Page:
4. After you round the last corner and back tack, simply clip any loose threads and your ready to enjoy your towels!
Such a quick, easy, and useful project.

I'm loving having a whole new set of coordinating kitchen towels that go great in our blue and white kitchen. :)


Friday, October 4, 2013

DIY Upcycled Ruffle Seam Sweater Blanket

As we head into fall and you start getting out your sweaters, perhaps you find some extras (like I did last spring), that are still in good shape, but just don't fit right or you don't need anymore. This Ruffle Seam Sweater Blanket is a great way to upcycle them into something really useful. It is a quick and easy project that you can do with a standard sewing machine as long as it has a zigzag stich.
The colors of the sweaters can be chosen to match your home decor, especially for a certain holiday, or just happy favorite colors of that cute kid who likes to cuddle under blankets in the winter. I made this blanket last spring and it has held up remarkably well through lots of use and washing.

 DIY Upcycled Ruffle Seam Sweater Blanket

  • 4-8 discarded sweaters
  • Coordinating thread
  • Scissors
  • Sewing machine
  1. Cut the body of the the sweaters into uniform size squares or rectangles based on your desired final size and shape. Decide if you want to use long strips or small squares from the sleeves as well (or you can save them for sweater butt pants or another project). I used the body of about five sweaters, but the arms of two and a half.
  2. Pin pieces together right sides out and sew edge securely and heavily using a zigzag stitch, stretching the fabric as you go. Stretching while zigzagging the knit will create the ruffled effect of the seam and keep it nice and secure through lots of use.
  3. Continue sewing pieces together with right sides out until the entire blanket is assembled.
  4. Sew around the entire edge of the blanket in the same way, using a heavy zigzag stitch and streching as you go.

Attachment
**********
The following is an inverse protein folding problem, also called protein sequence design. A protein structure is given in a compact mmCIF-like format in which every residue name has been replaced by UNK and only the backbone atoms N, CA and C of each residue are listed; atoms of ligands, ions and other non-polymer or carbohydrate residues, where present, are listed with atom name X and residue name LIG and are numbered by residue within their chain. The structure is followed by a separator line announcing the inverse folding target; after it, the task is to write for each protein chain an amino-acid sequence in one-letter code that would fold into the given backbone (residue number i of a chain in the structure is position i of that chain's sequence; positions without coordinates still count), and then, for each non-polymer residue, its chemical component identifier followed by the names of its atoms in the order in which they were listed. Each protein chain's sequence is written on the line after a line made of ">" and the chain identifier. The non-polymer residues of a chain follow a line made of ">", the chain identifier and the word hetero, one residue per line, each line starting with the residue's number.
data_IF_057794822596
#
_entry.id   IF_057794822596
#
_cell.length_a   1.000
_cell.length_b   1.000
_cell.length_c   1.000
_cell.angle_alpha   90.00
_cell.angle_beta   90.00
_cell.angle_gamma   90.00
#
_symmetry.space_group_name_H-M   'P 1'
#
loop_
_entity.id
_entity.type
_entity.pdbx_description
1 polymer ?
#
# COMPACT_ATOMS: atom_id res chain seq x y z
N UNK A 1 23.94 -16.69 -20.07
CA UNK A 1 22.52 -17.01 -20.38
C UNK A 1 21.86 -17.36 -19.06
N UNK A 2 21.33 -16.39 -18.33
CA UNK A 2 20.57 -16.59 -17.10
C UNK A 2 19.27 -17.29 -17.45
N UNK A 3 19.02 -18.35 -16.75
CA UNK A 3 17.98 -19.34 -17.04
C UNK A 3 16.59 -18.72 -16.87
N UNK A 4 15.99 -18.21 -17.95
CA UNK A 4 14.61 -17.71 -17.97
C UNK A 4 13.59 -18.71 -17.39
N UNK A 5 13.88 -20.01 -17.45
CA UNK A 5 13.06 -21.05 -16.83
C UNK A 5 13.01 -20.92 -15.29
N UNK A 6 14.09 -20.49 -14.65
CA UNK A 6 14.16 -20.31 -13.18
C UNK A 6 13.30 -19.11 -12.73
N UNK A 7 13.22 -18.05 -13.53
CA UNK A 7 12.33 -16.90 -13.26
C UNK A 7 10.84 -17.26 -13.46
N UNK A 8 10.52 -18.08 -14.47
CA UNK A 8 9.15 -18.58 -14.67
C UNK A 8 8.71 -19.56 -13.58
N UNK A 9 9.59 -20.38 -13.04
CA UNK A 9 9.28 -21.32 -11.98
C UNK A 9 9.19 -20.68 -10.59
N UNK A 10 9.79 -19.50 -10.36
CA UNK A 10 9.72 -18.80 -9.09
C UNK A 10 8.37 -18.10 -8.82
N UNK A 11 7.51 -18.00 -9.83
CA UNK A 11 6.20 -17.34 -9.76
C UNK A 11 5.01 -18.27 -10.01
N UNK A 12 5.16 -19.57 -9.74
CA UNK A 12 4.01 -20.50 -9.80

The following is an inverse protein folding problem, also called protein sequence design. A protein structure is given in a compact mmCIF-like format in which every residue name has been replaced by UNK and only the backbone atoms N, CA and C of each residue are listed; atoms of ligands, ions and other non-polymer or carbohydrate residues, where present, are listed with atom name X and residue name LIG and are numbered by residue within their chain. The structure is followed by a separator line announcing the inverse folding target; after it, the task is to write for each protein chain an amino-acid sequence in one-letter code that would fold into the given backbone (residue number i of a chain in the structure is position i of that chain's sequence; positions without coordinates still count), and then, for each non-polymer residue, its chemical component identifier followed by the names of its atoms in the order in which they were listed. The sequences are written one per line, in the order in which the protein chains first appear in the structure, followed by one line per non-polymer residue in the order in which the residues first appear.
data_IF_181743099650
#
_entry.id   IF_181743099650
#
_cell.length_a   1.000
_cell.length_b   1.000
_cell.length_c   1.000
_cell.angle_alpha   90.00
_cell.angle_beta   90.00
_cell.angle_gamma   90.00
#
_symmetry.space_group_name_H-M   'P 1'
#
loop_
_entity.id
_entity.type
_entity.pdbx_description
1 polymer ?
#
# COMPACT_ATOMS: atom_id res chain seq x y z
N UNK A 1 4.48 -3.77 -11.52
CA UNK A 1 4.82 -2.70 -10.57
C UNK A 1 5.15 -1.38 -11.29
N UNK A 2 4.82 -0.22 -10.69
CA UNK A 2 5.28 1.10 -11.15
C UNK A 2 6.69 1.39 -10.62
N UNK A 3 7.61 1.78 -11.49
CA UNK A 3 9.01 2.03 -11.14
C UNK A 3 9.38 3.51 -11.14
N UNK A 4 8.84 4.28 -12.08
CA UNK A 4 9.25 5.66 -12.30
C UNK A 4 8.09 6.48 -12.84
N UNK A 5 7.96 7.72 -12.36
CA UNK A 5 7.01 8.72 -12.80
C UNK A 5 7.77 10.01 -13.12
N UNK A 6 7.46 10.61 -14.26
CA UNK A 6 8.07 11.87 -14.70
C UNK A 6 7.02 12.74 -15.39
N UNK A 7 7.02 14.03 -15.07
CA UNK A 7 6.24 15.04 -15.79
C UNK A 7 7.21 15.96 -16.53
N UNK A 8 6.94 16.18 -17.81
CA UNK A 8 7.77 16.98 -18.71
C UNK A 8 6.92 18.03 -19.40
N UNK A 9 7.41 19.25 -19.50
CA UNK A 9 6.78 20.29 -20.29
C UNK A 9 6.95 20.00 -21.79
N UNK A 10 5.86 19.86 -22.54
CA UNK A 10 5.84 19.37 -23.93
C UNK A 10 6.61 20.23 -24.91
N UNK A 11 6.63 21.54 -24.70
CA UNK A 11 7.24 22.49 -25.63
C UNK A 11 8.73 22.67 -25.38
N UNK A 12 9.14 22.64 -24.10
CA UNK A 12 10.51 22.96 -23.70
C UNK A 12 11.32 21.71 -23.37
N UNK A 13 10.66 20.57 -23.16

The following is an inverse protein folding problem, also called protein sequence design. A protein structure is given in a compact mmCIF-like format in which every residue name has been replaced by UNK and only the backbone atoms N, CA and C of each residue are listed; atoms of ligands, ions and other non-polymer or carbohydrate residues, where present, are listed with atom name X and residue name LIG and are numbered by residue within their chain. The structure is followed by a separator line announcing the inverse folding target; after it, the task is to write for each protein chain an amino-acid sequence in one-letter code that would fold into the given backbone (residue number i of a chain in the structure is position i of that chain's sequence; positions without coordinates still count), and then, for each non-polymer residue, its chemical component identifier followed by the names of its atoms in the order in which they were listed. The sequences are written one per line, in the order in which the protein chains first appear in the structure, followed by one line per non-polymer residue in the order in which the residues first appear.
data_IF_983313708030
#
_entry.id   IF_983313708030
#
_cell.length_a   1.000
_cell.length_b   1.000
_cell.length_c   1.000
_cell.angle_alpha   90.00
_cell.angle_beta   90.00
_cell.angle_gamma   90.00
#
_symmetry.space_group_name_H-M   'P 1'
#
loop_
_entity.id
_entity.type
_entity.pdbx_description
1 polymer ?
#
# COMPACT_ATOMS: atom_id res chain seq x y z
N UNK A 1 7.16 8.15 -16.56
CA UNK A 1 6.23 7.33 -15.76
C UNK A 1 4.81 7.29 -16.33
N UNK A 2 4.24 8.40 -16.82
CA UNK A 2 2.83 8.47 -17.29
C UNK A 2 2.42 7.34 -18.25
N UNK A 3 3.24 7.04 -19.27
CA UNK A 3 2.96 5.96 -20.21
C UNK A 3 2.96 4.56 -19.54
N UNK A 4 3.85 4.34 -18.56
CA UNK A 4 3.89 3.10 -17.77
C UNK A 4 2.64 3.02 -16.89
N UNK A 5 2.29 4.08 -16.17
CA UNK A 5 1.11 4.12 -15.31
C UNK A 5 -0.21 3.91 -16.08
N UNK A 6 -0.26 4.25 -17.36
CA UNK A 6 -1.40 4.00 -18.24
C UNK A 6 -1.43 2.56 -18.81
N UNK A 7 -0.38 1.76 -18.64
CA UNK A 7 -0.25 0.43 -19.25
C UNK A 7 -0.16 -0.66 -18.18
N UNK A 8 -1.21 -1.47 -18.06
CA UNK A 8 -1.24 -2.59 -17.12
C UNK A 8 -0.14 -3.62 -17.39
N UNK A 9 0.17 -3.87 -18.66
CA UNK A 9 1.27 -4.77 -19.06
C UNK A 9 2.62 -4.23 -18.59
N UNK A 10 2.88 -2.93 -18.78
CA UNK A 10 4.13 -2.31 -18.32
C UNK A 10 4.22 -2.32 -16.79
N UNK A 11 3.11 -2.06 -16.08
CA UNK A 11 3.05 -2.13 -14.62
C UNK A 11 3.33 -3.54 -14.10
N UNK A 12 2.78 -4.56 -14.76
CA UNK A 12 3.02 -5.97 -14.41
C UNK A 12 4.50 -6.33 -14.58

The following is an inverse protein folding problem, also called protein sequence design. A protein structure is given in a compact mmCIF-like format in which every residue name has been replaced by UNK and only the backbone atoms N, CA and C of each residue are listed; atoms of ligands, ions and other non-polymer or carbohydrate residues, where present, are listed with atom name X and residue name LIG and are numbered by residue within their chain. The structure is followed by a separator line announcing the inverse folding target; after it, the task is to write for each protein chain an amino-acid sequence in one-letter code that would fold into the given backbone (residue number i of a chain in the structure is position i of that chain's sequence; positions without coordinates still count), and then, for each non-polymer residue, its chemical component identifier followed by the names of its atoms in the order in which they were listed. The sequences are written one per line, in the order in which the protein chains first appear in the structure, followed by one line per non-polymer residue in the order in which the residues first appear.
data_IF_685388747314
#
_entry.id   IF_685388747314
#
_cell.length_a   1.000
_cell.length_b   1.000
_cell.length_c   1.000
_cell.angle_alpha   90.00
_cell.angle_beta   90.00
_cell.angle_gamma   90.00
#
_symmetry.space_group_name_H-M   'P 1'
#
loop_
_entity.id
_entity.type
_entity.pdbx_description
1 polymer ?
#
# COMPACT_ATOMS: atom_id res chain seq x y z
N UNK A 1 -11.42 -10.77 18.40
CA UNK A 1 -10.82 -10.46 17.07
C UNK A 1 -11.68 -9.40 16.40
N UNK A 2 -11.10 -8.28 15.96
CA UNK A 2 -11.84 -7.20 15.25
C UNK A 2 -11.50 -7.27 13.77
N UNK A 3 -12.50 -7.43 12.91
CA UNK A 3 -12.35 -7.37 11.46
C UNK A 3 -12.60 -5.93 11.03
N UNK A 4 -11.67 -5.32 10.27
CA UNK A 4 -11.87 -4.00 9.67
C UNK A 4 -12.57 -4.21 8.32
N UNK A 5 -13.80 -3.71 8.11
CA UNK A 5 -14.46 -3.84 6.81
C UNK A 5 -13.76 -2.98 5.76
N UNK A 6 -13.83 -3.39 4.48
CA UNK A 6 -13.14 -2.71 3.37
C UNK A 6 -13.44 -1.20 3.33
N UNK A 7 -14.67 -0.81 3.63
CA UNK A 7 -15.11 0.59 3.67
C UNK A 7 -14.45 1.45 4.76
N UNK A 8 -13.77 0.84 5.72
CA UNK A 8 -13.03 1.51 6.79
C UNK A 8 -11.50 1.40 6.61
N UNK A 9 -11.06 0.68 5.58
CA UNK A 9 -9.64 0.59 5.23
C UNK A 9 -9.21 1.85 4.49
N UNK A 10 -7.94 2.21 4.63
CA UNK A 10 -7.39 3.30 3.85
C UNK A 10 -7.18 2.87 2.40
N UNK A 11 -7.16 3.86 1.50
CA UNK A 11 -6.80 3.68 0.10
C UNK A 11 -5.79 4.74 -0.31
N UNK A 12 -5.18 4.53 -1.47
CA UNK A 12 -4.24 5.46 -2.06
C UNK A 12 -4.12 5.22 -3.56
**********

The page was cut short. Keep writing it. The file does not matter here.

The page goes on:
5. Cuddle up and enjoy the warmth of your favorite sweater in blanket form!

Thursday, June 27, 2013

DIY Upcycled Birthday Reusable Streamers (Long Festive Garlands)

For Aaron's 5th birthday I made checker board inspired garlands to use for streamers. I made similar streamers for the Candyland inspired party we threw when my husband's parents came. Both sets of streamers added a festive air to our dining room.

I love how excited my kids get about streamers and balloons and declare it a birthday or holiday as soon as they see them. And unlike paper streamers these are easy to save and reuse in the future.

It would be easy to make red, white, and blue for any upcoming 4th of July celebrations, or customize these for any theme you wanted.

Since I used old felted wool coats that were just going to be thrown away, these decorations were free and gave a second life to someone else's discards. They are made very similarly to the Valentine's heart garland that I made in January. There are more pictures of the process in that post.

Homemade Upcycled Reusable Streamers

  • Assorted fabrics that won't fray easily (I have used felted wool and fleece)
  • Sewing machine (although you could do this by hand with a needle, it would just take longer)
  • Thread
  • Scissors
  1. First I cut out a bunch of shapes free hand. The shapes and sizes vary slightly, but I kind of like it that way. I did make the same number of each fabric.
  2. Then I arranged them in the order I wanted to sew them in a big stack. I choose to make a repeating pattern since the shapes and sizes vary some.
  3. Then I sewed  them together using a straight stitch on the sewing machine. I started sewing the shape on the top of pile and then just lined the next one up right behind. For pointed shapes to feed into the machine smoothly, it seemed to work best to sew them point first and over lap them slightly with the next shape just under the one being sewn.
Hang them up and throw a party!


Related Posts Plugin for WordPress, Blogger...